Other Names for this Disease
- Congenital lamellar ichthyosis
See Disclaimer regarding information on this site. Some links on this page may take you to organizations outside of the National Institutes of Health.
ectropion, lips that turn outwards, hair loss, palmoplantar hyperkeratosis (thick skin on the palms of the hands and/or soles of the feet), nail abnormalities, dehydration and respiratory problems. Although the condition may be caused by changes (mutations) in one of several different genes, approximately 90% of cases are caused by mutations in the TGM1 gene. Lamellar ichthyosis is generally inherited in an autosomal recessive manner. Treatment is based on the signs and symptoms present in each person.Lamellar ichthyosis is a rare genetic condition that affects the skin. Infants affected by lamellar ichthyosis are generally born with a shiny, waxy layer of skin (called a collodian membrane) that is typically shed within the first two weeks of life. The skin beneath the collodian membrane is red and scaly. Other signs and symptoms of the condition may include
Last updated: 2/2/2016
- Gabriele Richard, MD, FACMG and Sherri J Bale, PhD, FACMG. Autosomal Recessive Congenital Ichthyosis. GeneReviews. August 2014; http://www.ncbi.nlm.nih.gov/books/NBK1420/.
- Lamellar ichthyosis. Genetics Home Reference. March 2015; http://ghr.nlm.nih.gov/condition/lamellar-ichthyosis.
- Heather Kiraly Orkwis. Lamellar Ichthyosis. Medscape Reference. September 2014; http://emedicine.medscape.com/article/1111300-overview.
- DermNet NZ is an online resource about skin diseases developed by the New Zealand Dermatological Society Incorporated. DermNet NZ provides information about this condition.
- Genetics Home Reference (GHR) contains information on Lamellar ichthyosis. This website is maintained by the National Library of Medicine.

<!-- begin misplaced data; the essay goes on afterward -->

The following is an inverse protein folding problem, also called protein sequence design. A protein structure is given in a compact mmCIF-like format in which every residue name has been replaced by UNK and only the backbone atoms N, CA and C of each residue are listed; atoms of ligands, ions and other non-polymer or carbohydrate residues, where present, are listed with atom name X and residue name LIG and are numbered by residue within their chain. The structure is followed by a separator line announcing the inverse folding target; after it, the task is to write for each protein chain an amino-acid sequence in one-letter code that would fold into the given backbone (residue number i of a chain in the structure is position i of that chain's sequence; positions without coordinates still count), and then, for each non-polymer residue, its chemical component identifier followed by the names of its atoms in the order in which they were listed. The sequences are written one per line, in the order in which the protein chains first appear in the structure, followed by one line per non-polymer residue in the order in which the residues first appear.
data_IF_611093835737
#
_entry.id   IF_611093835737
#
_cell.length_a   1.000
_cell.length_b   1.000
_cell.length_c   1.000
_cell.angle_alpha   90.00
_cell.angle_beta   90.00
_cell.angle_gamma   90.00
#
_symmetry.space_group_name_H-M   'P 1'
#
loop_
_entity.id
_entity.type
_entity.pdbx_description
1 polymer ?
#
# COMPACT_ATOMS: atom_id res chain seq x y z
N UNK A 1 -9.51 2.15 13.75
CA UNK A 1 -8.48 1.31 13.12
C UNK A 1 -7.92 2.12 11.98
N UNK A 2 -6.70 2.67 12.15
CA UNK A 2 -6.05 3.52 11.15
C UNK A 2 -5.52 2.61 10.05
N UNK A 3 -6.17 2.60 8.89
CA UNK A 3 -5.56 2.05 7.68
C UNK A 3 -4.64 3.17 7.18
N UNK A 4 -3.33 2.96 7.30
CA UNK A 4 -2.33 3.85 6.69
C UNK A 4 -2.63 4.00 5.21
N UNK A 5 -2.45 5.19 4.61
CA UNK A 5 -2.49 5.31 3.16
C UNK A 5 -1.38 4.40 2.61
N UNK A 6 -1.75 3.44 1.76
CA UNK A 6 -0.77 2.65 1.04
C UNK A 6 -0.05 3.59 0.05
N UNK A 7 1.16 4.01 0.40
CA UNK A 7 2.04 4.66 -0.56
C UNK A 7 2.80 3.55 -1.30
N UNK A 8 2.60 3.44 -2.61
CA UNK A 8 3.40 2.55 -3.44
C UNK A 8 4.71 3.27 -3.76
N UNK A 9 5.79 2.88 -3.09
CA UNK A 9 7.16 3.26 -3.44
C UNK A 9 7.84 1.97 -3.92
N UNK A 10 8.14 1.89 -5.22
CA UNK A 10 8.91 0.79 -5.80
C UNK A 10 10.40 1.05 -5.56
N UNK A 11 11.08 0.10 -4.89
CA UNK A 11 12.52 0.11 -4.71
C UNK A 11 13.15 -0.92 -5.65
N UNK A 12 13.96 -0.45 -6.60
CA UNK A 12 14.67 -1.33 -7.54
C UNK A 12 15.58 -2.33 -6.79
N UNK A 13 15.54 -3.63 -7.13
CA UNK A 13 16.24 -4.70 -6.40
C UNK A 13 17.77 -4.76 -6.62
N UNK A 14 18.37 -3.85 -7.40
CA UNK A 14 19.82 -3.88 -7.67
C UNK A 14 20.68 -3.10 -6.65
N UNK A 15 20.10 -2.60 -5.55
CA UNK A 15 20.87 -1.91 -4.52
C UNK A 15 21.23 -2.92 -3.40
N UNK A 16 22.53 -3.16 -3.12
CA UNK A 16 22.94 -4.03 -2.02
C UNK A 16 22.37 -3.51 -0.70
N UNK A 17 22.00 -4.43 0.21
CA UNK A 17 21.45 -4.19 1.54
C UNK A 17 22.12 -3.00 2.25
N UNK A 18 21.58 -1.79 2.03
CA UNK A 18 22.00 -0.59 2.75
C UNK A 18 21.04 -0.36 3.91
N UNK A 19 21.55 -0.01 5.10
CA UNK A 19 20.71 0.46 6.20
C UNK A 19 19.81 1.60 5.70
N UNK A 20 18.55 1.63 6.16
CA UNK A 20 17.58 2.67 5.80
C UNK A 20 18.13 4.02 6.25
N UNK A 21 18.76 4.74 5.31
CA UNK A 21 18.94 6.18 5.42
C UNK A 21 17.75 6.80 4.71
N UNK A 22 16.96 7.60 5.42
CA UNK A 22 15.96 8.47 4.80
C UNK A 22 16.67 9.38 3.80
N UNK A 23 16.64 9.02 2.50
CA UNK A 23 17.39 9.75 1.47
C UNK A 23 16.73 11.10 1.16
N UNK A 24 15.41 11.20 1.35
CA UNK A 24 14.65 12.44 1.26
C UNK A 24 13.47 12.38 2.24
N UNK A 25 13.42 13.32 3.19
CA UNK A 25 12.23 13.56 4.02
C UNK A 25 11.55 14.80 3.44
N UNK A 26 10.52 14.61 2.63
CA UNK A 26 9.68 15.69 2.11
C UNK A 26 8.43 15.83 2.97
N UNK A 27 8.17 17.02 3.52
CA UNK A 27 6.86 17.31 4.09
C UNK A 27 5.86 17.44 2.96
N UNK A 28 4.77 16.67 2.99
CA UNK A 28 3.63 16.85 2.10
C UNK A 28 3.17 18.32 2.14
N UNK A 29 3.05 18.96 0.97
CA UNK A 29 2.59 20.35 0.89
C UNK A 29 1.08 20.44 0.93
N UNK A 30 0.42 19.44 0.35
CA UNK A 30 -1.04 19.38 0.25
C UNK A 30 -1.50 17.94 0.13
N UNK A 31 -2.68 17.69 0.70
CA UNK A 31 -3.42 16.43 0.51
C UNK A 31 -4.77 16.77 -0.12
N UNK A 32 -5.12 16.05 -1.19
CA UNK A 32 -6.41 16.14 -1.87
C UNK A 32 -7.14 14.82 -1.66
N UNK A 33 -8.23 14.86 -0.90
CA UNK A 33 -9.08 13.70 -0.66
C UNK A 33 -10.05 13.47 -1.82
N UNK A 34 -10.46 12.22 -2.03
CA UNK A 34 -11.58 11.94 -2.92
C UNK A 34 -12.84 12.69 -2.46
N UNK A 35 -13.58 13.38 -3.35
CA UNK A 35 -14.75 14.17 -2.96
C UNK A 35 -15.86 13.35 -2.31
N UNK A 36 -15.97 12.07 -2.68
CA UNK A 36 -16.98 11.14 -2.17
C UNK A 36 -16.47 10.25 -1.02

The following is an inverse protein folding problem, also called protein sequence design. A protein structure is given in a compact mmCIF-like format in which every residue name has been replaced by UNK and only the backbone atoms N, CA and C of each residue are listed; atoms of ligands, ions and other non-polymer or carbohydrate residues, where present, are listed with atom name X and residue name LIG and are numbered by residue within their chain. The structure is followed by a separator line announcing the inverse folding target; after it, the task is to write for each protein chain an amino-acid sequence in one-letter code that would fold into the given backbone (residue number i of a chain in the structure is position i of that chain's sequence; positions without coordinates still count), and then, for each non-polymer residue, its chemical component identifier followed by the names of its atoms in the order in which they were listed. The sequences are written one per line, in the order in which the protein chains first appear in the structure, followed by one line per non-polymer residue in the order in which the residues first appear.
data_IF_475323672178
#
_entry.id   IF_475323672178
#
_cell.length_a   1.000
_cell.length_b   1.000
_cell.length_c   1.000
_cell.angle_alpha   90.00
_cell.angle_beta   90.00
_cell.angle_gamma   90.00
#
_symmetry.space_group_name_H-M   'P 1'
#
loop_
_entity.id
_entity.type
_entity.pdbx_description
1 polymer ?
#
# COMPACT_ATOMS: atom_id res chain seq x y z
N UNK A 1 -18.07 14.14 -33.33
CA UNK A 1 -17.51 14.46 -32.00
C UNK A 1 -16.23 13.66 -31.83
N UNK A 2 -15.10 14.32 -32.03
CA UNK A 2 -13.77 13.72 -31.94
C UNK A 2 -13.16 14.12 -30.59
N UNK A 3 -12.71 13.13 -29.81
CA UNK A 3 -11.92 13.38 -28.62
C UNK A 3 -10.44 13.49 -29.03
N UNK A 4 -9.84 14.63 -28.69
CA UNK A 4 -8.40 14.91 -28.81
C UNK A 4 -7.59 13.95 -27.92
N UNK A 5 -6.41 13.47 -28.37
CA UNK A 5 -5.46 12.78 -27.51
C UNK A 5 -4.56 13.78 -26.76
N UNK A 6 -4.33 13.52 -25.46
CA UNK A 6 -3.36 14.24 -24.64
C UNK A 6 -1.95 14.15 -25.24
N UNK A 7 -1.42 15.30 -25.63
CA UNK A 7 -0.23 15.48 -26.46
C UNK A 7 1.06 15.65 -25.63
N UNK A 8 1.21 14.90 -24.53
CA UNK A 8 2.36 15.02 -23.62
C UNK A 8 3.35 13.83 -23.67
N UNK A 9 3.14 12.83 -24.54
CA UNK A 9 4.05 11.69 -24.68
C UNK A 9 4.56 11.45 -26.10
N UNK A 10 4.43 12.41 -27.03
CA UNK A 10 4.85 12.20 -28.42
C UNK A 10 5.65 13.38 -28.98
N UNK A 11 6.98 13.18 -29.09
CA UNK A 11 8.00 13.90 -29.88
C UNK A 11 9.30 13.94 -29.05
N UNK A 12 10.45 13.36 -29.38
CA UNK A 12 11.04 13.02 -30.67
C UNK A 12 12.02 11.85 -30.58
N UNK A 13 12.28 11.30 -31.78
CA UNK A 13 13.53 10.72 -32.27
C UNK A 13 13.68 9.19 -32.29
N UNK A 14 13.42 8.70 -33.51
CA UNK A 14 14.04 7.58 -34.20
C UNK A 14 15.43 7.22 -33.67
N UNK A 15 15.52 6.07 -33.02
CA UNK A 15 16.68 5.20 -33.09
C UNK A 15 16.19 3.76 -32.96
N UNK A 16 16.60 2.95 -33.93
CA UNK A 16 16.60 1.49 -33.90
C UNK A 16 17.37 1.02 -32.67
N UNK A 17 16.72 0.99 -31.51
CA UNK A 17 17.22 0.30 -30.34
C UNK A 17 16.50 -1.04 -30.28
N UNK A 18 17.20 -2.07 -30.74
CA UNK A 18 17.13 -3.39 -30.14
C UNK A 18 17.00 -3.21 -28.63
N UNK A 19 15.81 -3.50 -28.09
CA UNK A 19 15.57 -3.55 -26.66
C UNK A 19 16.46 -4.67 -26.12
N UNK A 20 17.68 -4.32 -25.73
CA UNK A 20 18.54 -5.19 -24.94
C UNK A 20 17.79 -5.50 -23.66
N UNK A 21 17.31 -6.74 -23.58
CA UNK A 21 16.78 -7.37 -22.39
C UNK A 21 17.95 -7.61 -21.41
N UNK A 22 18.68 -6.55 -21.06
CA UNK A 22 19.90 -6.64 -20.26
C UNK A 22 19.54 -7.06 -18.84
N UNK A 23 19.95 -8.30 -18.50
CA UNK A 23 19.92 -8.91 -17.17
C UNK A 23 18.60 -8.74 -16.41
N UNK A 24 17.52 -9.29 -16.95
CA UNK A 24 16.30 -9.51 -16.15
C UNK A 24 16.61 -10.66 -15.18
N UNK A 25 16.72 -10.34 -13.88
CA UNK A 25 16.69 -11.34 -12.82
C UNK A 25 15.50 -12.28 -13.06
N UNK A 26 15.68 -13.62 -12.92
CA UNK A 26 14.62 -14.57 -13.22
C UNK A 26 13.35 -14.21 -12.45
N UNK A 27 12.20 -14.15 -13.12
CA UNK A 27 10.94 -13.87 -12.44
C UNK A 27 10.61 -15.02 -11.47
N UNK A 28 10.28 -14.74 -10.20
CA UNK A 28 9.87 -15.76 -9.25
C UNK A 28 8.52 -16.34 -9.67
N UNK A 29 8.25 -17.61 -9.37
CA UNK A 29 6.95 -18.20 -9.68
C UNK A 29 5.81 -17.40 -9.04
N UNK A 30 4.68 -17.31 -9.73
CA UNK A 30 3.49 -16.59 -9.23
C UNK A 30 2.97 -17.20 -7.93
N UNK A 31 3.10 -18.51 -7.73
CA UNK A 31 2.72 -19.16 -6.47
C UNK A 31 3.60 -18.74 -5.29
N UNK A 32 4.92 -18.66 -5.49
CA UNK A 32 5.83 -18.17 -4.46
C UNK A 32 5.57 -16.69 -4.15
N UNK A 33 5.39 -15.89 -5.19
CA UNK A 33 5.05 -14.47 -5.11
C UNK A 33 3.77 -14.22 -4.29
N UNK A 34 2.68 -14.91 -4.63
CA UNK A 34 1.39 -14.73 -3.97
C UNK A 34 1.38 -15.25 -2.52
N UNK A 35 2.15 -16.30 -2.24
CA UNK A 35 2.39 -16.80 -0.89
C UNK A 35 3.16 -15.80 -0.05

- MedlinePlus was designed by the National Library of Medicine to help you research your health questions, and it provides more information about this topic.
- The National Institute of Arthritis and Musculoskeletal and Skin Diseases (NIAMS) support research into the causes, treatment, and prevention of arthritis and musculoskeletal and skin diseases, the training of basic and clinical scientists to carry out this research, and the dissemination of information on research progress in these diseases. Click on the link to view information on this topic.
- The National Organization for Rare Disorders (NORD) has a report for patients and families about this condition. NORD is a patient advocacy organization for individuals with rare diseases and the organizations that serve them.
- A Positive Exposure program called FRAME has an educational film about ichthyosis that was created to change how medical information is presented to healthcare professionals. FRAME stands for Faces Redefining the Art of Medical Education. Positive Exposure is an organization that uses photography, film, and narrative to transform public perceptions of people living with genetic, physical, intellectual, and behavioral differences.
- Medscape Reference provides information on this topic. You may need to register to view the medical textbook, but registration is free.
- The Monarch Initiative brings together data about this condition from humans and other species to help physicians and biomedical researchers. Monarch’s tools are designed to make it easier to compare the signs and symptoms (phenotypes) of different diseases and discover common features. This initiative is a collaboration between several academic institutions across the world and is funded by the National Institutes of Health. Visit the website to explore the biology of this condition.
- Orphanet is a European reference portal for information on rare diseases and orphan drugs. Access to this database is free of charge.
- PubMed is a searchable database of medical literature and lists journal articles that discuss Lamellar ichthyosis. Click on the link to view a sample search on this topic.